Details of task: The lectures will focus on applying concepts discussed in the lecture-part of the seminar to a leadership case or problem. Tutorials/seminars will provide a forum for structured discussion, problem-solving, asking questions, surfacing of assumptions and argumentation, and opinion on topics and issues canvassed in this course. Each student is expected to make a consistent, informed, and considered contribution to seminar and online discussion forums and debate. Active listening is required to do this well. Students are also encouraged to ask presenters considered and relevant questions. Students will be expected to come to class prepared and to have read the assigned reading for each tutorial. Each week the course convenor will select students randomly to respond to questions.

Specific requirements: The following criteria will be used for assessment:

•   Quality of contribution to seminar and online and online discussion forums. The contribution should demonstrate that students come to class prepared i.e. read required materials and attended or listened to lecture recordings;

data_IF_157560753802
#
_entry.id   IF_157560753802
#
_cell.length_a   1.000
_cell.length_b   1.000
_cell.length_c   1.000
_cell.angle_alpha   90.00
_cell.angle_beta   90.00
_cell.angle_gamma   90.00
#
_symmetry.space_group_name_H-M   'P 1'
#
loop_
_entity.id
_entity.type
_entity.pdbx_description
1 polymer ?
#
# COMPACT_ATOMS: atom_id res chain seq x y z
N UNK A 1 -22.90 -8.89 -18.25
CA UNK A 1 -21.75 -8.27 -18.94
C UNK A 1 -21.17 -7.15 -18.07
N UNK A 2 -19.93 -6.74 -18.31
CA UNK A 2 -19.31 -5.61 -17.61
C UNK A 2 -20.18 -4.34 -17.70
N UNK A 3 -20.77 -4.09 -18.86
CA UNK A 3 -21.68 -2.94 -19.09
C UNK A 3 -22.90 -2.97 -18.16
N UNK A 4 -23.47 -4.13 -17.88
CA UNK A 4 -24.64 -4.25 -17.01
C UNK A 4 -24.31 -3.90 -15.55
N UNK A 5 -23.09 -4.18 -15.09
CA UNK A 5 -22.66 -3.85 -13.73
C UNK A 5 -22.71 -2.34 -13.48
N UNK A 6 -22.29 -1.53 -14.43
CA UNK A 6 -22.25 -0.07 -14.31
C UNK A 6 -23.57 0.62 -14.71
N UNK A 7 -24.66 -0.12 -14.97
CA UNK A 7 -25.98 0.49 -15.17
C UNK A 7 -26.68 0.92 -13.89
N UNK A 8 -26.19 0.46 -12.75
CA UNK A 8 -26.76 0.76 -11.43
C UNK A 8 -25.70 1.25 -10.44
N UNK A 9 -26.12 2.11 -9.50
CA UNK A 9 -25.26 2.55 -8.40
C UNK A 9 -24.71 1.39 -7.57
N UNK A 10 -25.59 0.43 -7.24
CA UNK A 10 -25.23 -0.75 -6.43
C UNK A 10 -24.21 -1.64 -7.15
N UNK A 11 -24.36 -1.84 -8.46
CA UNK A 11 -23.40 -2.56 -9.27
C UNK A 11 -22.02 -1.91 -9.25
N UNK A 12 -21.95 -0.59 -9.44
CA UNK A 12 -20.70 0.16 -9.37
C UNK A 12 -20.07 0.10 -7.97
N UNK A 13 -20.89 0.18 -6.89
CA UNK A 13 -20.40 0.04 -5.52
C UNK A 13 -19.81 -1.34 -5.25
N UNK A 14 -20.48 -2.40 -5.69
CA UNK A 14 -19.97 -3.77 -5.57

•   Completion of class activities including simulations, problem solving exercises and related activities

•   Active participation in tutorial activities;

•   Submit a handwritten response to tutorial exercises in some weeks.

•   N.B. Students will not receive marks for simply attending seminars, the assessment is based on the quality of contribution to seminars and online discussion forums.

Feedback during tutorials every week

Due: Seminars will form the basis of the assessment for participation from weeks 2 to 12 inclusive. The assessment is worth a total of 10%.

Assessment Task 2

Value: 25 %
Due Date: 19/03/2024
Return of Assessment: 28/03/2024
Learning Outcomes: 1,3

Mid-semester test (individual assessment) 25%

Details of task: Students will complete a test at the end of week 5 or 6 on the material covered in Weeks 1-5 of the course. It will be an online open book short answer and multiple choice test that students will complete on Wattle at a predetermined time and date. Students will have 40 minutes to complete the test.

Due date: As specified on Assessment Summary table.

Feedback by: 3 weeks of assessment submission

Assessment Task 3

Value: 30 %
Due Date: 20/05/2024
Return of Assessment: 27/06/2024
Learning Outcomes: 3,4,5

Leadership project (group assignment) (30%)

Applied leadership working together and solving problems is critical to leadership. The aim of this case study is to offer:

1) Greater understanding — demonstrate learning new viewpoints on various leadership styles by looking at specific instances from history or current affairs.